Rob suggested this topic and I figured I’d give it a whirl. The players listed on the 2009 HOF Ballots are:
Rickey Henderson – Discussion: There is none. Greatest leadoff hitter of all time and if there is any justice we’ll get to hear Rickey say “Rickey” in the third person about 132 times when he’s unanimously elected. Should receive every vote. YES
Alan Trammell – Discussion: A six-time all star with a World Series MVP, four Gold Gloves, three Silver Sluggers and 3 Top 10 MVP finishes. A hell of a shortstop and along with Ripken was one of the new mold breaking offensive guys at this position when I was growing up. A guy I remember being a stud (monster ’87 season) but from what I gather HOF standards like to look at your best collective seasons. I guess he didn’t dominate for long enough to be a HOF’er, but a stud none the less.
Tim Raines – Discussion: Let’s see, a leadoff hitter who finished in the top 10 in OBP seven times, batting average four times, OPS four times, Runs scored six times (6 STRAIGHT YEARS btw), hits six times, total bases four times, walks six times, stolen bases nine times (led the league from 81-84), runs created six times … ALL of that in a 10-year period (1981-1990). He’s going to get overlooked because of Rickey but in my opinion the second greatest leadoff hitter of the modern era. He did EVERYTHING you ask of a leadoff hitter and more, and he did it in Montreal. If he’d played in LA, NY or Boston he’d be a lock. YES.
Andre Dawson – Discussion: I just remember this guy OWNING the 80’s in right field in the NL. His ‘open contract’ and subsequent MVP season for the Cubs seemed to sum him up in a nutshell. Another player that will see Montreal continue to hurt his chances in my opinion. ROY, MVP, eight Gold Gloves, four Silver Sluggers, four Top 10 MVP finishes, including two second-place finishes (which I think often times means MVP season in many other years). Add eight Top 10 SLG percentage finishes to the eight gold gloves and he was a RF that mashed and played HOF type defense for a decade. He dominated for a decade in the NL, and a decade worth of seasons like that is HOF material in my opinion. Add to all this that he was just a phenomenal guy and it’s an easy one for me. YES.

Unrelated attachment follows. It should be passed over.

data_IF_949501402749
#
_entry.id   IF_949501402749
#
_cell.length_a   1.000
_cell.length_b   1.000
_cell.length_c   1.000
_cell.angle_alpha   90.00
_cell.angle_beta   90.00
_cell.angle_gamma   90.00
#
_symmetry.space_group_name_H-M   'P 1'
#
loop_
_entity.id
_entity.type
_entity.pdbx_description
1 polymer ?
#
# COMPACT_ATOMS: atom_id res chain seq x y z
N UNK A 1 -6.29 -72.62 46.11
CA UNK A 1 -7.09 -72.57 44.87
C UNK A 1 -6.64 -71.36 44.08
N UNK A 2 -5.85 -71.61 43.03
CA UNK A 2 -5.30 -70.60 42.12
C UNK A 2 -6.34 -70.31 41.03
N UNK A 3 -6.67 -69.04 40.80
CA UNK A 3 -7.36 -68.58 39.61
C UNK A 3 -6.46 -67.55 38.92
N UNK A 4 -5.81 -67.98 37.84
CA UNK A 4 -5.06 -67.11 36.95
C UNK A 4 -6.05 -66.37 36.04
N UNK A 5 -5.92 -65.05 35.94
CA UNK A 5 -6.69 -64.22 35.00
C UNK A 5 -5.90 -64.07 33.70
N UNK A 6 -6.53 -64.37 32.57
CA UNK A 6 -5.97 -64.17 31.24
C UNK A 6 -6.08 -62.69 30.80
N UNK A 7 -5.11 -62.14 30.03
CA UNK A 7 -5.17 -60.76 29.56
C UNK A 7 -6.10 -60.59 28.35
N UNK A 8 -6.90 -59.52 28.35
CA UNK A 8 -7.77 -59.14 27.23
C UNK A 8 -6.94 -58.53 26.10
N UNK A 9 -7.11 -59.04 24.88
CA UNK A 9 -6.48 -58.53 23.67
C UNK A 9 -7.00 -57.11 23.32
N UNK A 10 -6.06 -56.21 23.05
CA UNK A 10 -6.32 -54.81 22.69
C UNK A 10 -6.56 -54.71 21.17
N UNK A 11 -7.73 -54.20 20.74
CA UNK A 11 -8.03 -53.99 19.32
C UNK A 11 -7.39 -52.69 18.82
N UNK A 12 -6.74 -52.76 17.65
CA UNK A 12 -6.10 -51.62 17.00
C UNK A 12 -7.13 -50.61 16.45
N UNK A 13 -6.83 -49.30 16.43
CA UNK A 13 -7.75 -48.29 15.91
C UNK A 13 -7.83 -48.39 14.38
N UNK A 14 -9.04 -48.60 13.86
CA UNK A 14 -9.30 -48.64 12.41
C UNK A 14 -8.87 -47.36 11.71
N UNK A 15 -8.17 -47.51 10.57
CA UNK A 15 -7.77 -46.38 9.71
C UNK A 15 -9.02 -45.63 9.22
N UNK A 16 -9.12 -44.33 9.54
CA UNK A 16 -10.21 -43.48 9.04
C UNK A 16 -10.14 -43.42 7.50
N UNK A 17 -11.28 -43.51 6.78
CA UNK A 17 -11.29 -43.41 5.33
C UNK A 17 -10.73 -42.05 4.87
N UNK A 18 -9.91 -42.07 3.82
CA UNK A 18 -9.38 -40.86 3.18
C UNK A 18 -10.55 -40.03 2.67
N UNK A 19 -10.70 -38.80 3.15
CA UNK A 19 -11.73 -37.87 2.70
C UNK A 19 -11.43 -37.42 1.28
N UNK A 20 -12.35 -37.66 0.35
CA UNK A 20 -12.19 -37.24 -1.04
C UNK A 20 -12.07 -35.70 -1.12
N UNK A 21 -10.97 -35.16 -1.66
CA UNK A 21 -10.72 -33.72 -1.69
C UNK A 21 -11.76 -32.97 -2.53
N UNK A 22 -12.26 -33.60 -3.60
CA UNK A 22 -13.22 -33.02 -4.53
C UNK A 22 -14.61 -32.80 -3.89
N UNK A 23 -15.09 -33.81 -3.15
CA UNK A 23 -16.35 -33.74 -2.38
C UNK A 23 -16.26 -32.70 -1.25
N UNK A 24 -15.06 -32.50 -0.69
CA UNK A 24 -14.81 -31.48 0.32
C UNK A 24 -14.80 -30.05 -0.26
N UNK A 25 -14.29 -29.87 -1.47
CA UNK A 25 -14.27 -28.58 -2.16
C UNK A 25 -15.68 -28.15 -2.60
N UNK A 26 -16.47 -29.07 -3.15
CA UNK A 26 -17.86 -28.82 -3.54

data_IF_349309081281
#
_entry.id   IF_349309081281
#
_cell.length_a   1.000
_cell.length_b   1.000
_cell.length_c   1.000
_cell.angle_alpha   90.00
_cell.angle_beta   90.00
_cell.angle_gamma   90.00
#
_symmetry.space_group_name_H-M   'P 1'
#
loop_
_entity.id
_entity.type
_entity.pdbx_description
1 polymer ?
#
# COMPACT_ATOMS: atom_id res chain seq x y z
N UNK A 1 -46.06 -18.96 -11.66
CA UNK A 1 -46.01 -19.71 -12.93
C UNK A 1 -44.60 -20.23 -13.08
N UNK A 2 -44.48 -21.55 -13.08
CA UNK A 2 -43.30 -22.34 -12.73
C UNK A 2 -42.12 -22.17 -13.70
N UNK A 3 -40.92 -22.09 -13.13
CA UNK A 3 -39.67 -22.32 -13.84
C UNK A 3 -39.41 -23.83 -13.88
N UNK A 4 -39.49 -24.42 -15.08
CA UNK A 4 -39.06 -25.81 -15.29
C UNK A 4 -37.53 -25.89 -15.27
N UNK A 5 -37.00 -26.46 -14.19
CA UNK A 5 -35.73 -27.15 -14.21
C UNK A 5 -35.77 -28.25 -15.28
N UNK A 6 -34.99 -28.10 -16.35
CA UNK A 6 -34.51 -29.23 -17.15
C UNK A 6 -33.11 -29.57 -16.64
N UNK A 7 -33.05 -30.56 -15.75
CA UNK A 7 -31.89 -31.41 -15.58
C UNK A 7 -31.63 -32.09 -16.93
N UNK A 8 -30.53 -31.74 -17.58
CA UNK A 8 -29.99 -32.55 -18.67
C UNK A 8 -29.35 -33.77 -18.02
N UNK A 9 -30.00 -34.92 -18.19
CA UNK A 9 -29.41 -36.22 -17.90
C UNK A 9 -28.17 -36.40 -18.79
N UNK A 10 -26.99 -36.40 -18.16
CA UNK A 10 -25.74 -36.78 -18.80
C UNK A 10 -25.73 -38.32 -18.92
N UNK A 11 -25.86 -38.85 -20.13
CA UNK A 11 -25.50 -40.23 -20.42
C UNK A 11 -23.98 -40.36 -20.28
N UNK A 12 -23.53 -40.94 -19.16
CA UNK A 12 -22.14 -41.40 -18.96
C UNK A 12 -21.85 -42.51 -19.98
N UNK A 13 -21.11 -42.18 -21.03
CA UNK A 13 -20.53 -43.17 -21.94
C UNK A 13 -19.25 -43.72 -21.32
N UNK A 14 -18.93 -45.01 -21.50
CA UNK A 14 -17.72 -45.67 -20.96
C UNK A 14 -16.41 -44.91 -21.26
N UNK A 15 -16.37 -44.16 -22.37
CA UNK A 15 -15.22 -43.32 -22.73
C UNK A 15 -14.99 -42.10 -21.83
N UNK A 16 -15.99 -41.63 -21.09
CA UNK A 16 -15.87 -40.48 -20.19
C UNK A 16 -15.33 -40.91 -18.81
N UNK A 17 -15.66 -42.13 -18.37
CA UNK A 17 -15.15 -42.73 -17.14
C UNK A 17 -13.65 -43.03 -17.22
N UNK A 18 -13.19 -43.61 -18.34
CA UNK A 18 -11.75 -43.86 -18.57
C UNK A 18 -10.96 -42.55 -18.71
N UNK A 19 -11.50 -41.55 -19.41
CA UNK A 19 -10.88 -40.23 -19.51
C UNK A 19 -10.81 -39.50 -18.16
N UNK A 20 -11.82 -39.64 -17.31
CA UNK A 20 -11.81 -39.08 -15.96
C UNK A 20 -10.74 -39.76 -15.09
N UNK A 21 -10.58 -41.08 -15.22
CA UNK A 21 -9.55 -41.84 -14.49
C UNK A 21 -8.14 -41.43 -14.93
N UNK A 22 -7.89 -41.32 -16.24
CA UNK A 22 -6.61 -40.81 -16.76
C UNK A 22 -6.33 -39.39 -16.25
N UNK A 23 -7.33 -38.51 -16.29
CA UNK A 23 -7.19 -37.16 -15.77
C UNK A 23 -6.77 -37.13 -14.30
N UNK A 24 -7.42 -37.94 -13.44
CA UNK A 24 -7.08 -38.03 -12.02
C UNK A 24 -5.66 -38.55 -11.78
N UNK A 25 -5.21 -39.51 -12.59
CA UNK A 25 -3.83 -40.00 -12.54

Bert Blyleven – Discussion: How on God’s green earth is this guy not on a plaque already? What the hell? Nineteen years after posting a WHIP of 1.159 — in 1970 btw — he posts a 1.116 WHIP (a truer standard of a pitchers effectiveness I have yet to see). NINETEEN YEARS LATER!! Oh, and he finished in the Top 10 nine times in between those two years. This guy played on CRAPPY teams!!!!!! CRAPPY! His HOF worthy stats are too numerous to mention so I link them here . Writers do us a favor and put a true HOF’er in the HOF. YES.
Jim Rice – Discussion: See Bert Blyleven … I mean come on. Does it strike anyone as odd that players increase their vote totals as the years go by, AFTER THEY RETIRE???? Look, I know it’s not easy, and I know mistakes are made, some by sheer accident, some by stupidity (see Dustin Pedroia being LEFT OFF the MVP ballot of one dolt this year), but how on earth do vote totals fluctuate for guys AFTER they are done? Does that mean voters are doing MORE work and MORE research as the years go by? Less? Shouldn’t this be taken dead serious by ALL writers afforded the honor of being allowed to vote? Should the process change? This guy finished in the Top 5 in MVP voting SIX TIMES in an 11-year period. Six times people considered him the best player in the AL in an 11-year period! I was more of an NL fan growing up but I’ve been around long enough, talked to enough pitchers from that era in the AL and to a man they are all pretty emphatic that he was without a doubt one of the 2-3 most feared hitters in the game. If he’s reading this he knows I can kick his ass in golf but I’m saying here and now this man deserves to be in the HOF. YES.